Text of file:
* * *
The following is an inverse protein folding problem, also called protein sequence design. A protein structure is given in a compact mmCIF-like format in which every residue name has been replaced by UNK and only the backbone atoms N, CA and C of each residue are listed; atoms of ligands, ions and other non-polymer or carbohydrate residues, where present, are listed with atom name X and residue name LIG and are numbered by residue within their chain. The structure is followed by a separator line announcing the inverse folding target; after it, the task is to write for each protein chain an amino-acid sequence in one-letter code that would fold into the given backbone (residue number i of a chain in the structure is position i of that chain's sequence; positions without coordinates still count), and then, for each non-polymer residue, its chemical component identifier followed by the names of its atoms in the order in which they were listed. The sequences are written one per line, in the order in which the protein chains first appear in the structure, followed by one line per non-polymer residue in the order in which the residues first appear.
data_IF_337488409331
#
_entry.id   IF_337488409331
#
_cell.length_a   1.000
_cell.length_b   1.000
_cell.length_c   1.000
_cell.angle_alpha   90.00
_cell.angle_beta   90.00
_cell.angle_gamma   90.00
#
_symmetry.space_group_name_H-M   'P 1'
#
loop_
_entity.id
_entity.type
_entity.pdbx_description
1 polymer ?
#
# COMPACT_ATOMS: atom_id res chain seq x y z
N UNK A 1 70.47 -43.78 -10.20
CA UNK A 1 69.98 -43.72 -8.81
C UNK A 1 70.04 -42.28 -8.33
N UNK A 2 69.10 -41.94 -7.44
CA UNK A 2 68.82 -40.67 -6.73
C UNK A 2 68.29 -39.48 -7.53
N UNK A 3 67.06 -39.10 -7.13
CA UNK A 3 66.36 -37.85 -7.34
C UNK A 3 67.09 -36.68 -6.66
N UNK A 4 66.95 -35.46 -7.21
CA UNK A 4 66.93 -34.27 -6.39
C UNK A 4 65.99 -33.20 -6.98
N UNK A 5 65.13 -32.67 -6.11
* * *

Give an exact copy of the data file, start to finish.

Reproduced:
The following is an inverse protein folding problem, also called protein sequence design. A protein structure is given in a compact mmCIF-like format in which every residue name has been replaced by UNK and only the backbone atoms N, CA and C of each residue are listed; atoms of ligands, ions and other non-polymer or carbohydrate residues, where present, are listed with atom name X and residue name LIG and are numbered by residue within their chain. The structure is followed by a separator line announcing the inverse folding target; after it, the task is to write for each protein chain an amino-acid sequence in one-letter code that would fold into the given backbone (residue number i of a chain in the structure is position i of that chain's sequence; positions without coordinates still count), and then, for each non-polymer residue, its chemical component identifier followed by the names of its atoms in the order in which they were listed. The sequences are written one per line, in the order in which the protein chains first appear in the structure, followed by one line per non-polymer residue in the order in which the residues first appear.
data_IF_337488409331
#
_entry.id   IF_337488409331
#
_cell.length_a   1.000
_cell.length_b   1.000
_cell.length_c   1.000
_cell.angle_alpha   90.00
_cell.angle_beta   90.00
_cell.angle_gamma   90.00
#
_symmetry.space_group_name_H-M   'P 1'
#
loop_
_entity.id
_entity.type
_entity.pdbx_description
1 polymer ?
#
# COMPACT_ATOMS: atom_id res chain seq x y z
N UNK A 1 70.47 -43.78 -10.20
CA UNK A 1 69.98 -43.72 -8.81
C UNK A 1 70.04 -42.28 -8.33
N UNK A 2 69.10 -41.94 -7.44
CA UNK A 2 68.82 -40.67 -6.73
C UNK A 2 68.29 -39.48 -7.53
N UNK A 3 67.06 -39.10 -7.13
CA UNK A 3 66.36 -37.85 -7.34
C UNK A 3 67.09 -36.68 -6.66
N UNK A 4 66.95 -35.46 -7.21
CA UNK A 4 66.93 -34.27 -6.39
C UNK A 4 65.99 -33.20 -6.98
N UNK A 5 65.13 -32.67 -6.11